Former Bulldog Clark added to new hall
Dave Winfield found himself in another Hall of Fame on Tuesday as he and nine others were inducted into the inaugural class of the College Baseball Hall of Fame.
“This is a prestigious award,” said Winfield, who played college ball at Minnesota before a 22-year career in the majors. “We have great players, great coaches, and — most of all — great people in this class. I was fortunate as a kid to find something that I loved in baseball, and we played it all the time. We only came home during the summer to eat and sleep.”
Winfield was inducted into the Baseball Hall of Fame in Cooperstown, N.Y., in 2001.
Others inducted into the college hall were fellow former major leaguers Will Clark (Mississippi State), Bob Horner (Arizona State), Brooks Kieschnick (Texas) and Robin Ventura (Oklahoma State).
“Before this honor winning the Golden Spikes Award was my greatest college baseball honor,” Clark said. “I’m truly honored beyond my wildest dreams.”
Ventura, who retired in 2004 after 16 years in the majors, set an NCAA record with a 58-game hitting streak at Oklahoma State in 1987.
“I didn’t get any offers coming out of high school, and it has been a great run at OSU and in the majors,” he said.
Five coaches also were inducted, including the late Rod Dedeaux, who helped Southern California win 11 College World Series titles. His teams won an unprecedented five straight titles in the early 1970s.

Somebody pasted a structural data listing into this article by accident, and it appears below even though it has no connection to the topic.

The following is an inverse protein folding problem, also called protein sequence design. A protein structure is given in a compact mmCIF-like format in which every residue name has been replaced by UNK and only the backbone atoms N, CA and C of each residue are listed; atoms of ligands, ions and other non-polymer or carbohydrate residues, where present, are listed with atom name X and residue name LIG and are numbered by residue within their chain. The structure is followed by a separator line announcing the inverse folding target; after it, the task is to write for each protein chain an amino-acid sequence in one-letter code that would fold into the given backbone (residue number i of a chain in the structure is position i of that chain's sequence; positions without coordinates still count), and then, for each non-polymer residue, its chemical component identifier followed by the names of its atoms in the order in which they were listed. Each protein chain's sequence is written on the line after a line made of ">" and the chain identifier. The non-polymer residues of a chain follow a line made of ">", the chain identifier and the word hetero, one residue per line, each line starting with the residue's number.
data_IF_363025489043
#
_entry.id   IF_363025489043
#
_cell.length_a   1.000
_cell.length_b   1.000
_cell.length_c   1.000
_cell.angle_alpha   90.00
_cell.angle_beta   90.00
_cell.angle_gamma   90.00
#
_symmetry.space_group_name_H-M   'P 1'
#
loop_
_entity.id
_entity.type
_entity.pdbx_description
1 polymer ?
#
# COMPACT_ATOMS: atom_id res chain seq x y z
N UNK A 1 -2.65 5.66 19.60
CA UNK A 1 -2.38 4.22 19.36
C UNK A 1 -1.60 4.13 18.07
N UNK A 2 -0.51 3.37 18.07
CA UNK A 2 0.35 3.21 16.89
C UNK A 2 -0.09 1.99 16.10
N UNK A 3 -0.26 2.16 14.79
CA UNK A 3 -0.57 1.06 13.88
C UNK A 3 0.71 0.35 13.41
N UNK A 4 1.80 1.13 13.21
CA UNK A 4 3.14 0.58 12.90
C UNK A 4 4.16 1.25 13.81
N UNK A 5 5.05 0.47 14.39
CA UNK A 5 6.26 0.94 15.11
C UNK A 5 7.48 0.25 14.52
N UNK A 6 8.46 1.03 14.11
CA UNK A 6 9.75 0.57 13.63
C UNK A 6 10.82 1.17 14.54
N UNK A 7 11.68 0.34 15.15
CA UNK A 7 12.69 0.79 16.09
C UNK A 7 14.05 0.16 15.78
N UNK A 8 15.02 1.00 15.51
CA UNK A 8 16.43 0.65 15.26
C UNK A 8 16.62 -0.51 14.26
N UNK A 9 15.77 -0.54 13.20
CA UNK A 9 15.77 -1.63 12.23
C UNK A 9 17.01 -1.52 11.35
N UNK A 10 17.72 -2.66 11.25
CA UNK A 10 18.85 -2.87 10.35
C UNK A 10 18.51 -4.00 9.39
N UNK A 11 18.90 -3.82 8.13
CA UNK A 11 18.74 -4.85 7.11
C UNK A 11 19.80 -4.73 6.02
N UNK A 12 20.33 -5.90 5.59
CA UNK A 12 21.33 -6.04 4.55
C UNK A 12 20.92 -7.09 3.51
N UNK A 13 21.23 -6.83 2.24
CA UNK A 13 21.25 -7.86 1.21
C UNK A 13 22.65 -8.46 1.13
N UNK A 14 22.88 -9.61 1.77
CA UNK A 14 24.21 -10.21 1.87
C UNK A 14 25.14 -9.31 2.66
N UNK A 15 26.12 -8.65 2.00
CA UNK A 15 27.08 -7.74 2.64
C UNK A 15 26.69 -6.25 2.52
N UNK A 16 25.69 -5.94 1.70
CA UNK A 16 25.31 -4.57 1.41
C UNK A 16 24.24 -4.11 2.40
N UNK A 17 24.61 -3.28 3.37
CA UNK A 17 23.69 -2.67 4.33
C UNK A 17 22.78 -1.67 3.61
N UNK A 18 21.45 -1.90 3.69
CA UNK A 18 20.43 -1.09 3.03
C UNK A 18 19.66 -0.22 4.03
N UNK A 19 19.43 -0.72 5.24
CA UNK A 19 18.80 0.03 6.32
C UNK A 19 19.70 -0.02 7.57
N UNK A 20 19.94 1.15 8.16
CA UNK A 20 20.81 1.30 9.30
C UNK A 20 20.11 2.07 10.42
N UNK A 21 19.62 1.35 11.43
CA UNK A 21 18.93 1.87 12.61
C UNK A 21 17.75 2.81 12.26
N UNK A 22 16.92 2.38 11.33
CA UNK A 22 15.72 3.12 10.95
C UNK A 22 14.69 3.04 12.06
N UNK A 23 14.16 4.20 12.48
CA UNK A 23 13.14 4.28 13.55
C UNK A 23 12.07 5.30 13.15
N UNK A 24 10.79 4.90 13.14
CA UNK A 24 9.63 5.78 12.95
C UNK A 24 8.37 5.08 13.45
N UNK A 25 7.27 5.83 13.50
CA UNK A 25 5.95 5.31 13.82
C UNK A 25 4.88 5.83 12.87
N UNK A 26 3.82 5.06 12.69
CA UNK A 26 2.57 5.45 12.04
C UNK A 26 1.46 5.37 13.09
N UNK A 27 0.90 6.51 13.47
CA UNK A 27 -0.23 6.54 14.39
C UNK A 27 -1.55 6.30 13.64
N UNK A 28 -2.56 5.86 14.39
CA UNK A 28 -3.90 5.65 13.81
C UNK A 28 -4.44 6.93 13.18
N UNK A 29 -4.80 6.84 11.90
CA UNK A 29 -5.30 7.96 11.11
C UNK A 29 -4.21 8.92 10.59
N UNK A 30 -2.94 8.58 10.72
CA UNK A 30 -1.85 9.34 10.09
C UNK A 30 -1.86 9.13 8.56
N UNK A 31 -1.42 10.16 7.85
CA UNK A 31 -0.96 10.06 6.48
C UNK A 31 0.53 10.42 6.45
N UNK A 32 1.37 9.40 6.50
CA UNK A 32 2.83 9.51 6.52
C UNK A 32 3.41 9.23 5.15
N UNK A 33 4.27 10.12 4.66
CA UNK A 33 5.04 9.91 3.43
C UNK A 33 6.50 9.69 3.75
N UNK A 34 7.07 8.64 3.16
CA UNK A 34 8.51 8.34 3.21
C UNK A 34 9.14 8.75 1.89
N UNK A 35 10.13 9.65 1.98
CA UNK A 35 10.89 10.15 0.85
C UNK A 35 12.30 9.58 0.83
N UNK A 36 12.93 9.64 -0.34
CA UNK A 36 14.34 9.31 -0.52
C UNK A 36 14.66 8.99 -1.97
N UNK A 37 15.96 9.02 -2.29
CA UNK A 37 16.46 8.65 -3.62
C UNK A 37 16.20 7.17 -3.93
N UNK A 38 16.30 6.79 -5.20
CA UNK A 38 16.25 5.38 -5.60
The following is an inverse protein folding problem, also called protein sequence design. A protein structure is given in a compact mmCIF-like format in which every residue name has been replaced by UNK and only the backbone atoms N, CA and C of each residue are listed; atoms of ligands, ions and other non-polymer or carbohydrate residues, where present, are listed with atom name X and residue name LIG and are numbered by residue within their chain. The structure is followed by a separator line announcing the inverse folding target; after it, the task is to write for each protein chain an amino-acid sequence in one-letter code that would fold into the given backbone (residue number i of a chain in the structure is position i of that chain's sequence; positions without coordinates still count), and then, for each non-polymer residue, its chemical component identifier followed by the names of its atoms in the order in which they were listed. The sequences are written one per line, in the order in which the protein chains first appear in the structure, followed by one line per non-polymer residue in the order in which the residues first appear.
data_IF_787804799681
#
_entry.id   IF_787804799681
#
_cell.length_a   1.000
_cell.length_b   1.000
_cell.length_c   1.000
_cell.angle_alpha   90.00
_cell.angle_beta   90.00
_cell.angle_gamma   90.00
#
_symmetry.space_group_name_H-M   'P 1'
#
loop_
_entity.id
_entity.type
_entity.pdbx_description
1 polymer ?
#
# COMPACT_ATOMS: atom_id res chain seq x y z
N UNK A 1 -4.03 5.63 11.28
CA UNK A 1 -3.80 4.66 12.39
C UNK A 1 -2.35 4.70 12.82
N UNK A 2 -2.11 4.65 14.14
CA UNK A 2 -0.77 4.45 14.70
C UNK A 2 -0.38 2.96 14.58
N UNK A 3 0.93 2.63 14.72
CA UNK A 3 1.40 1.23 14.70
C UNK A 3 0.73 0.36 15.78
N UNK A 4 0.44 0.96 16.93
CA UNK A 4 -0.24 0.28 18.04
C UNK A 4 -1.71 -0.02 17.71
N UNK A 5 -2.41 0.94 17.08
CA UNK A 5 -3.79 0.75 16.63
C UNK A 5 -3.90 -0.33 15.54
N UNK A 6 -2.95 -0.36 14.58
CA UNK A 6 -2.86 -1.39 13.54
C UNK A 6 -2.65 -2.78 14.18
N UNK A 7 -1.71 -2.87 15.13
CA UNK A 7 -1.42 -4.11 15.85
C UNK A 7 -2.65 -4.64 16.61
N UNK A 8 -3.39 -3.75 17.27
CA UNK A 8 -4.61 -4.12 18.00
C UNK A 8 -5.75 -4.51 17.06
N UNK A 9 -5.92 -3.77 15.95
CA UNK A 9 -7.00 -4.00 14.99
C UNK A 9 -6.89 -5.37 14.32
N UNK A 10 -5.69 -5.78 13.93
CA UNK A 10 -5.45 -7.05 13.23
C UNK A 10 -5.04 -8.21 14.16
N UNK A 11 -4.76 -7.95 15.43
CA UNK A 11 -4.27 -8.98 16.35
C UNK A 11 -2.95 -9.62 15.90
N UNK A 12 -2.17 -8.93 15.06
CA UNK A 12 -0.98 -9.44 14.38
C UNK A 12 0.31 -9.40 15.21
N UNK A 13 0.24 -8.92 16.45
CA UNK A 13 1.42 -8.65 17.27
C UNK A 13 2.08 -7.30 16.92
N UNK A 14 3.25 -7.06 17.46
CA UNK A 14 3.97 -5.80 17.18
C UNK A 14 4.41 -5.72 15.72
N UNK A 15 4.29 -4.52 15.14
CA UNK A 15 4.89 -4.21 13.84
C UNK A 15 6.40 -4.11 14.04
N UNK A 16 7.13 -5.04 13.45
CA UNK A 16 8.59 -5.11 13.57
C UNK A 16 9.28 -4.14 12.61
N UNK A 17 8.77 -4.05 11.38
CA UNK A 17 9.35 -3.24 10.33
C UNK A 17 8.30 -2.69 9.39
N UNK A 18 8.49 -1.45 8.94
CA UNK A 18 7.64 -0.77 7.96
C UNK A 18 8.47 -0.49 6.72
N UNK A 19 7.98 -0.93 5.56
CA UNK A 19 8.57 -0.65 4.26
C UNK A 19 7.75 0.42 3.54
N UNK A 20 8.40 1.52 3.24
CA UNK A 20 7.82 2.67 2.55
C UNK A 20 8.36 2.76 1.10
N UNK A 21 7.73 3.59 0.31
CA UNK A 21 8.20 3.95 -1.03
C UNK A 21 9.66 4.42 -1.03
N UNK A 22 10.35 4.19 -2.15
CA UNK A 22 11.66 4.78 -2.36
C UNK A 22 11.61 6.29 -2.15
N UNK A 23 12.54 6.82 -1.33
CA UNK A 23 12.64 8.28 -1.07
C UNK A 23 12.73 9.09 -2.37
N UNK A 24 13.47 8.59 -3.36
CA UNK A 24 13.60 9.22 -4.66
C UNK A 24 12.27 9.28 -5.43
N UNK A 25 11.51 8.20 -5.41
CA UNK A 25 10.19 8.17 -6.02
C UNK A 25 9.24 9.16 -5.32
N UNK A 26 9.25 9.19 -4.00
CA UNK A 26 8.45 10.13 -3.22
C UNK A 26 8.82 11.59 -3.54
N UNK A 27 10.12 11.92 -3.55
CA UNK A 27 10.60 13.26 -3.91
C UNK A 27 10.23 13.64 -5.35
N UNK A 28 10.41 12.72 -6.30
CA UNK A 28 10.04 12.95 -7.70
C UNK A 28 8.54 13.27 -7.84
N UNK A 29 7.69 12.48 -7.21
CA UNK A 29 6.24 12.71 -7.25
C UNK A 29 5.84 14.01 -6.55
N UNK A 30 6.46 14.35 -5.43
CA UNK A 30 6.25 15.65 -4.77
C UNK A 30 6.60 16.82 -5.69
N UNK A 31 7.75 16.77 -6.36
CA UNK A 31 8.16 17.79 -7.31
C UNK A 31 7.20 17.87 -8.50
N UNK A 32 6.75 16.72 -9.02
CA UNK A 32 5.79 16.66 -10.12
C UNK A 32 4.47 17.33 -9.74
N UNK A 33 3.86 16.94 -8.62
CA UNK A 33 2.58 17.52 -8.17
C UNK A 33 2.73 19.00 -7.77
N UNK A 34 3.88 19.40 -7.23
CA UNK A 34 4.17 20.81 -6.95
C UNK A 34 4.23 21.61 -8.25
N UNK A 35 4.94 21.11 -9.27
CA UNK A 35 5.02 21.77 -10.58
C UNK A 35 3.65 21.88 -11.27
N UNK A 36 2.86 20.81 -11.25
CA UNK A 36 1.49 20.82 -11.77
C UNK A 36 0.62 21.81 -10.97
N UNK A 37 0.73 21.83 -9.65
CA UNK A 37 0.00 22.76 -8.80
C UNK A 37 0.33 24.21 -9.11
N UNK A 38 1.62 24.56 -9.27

“When my dad was a student at Southern California in 1932, he went to the Los Angeles Olympics and wondered why baseball couldn’t be part of that competition in future years,” Justin Dedeaux said in accepting the Hall of Fame honor for his father. “He was a true visionary. The years he spent as baseball coach at USC were the best years of his life as well our family’s.”
Other coaches inducted were Skip Bertman (LSU), Cliff Gustafson (Texas), Ron Fraser (Miami) and Bobby Winkles (Arizona State).
“Like the old entertainer once said, ’I feel so unnecessary,’ with this group,” Gustafson said. “I almost feel for the deserving coaches who were left out of this first class,” he added before changing his mind.
Fraser, who helped Miami win 1,271 games between 1962-92, said the new hall of fame shows how far college baseball has come.
John Askins, chairman and CEO of the College Baseball Foundation that established the hall, said placing it in Lubbock was ideal.
“Some towns are basketball towns. Lubbock is a real baseball town. It’s got a great history,” Askins said. “I think this goes over real well in the college market. In a large metro area, it’s just sort of lost.”
The foundation and the College Baseball Hall of Fame hope to have a permanent facility there by 2008.